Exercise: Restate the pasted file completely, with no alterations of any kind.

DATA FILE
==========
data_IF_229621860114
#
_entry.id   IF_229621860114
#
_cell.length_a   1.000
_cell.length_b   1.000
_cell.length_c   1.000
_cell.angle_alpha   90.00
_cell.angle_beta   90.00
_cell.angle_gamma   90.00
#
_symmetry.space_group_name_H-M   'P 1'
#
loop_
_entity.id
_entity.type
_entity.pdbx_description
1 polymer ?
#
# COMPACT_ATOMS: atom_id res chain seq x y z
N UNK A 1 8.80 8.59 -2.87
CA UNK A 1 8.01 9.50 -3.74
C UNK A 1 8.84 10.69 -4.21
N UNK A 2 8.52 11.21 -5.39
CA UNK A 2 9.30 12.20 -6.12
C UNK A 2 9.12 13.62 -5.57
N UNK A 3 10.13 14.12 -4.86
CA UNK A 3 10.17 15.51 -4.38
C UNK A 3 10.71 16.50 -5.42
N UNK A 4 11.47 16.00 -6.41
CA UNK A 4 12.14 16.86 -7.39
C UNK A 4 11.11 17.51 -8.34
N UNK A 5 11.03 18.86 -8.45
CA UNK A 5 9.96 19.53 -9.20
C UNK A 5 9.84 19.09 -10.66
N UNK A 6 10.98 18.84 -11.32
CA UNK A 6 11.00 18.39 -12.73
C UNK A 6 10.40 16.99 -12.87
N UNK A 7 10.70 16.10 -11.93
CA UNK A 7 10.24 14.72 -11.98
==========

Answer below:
data_IF_229621860114
#
_entry.id   IF_229621860114
#
_cell.length_a   1.000
_cell.length_b   1.000
_cell.length_c   1.000
_cell.angle_alpha   90.00
_cell.angle_beta   90.00
_cell.angle_gamma   90.00
#
_symmetry.space_group_name_H-M   'P 1'
#
loop_
_entity.id
_entity.type
_entity.pdbx_description
1 polymer ?
#
# COMPACT_ATOMS: atom_id res chain seq x y z
N UNK A 1 8.80 8.59 -2.87
CA UNK A 1 8.01 9.50 -3.74
C UNK A 1 8.84 10.69 -4.21
N UNK A 2 8.52 11.21 -5.39
CA UNK A 2 9.30 12.20 -6.12
C UNK A 2 9.12 13.62 -5.57
N UNK A 3 10.13 14.12 -4.86
CA UNK A 3 10.17 15.51 -4.38
C UNK A 3 10.71 16.50 -5.42
N UNK A 4 11.47 16.00 -6.41
CA UNK A 4 12.14 16.86 -7.39
C UNK A 4 11.11 17.51 -8.34
N UNK A 5 11.03 18.86 -8.45
CA UNK A 5 9.96 19.53 -9.20
C UNK A 5 9.84 19.09 -10.66
N UNK A 6 10.98 18.84 -11.32
CA UNK A 6 11.00 18.39 -12.73
C UNK A 6 10.40 16.99 -12.87
N UNK A 7 10.70 16.10 -11.93
CA UNK A 7 10.24 14.72 -11.98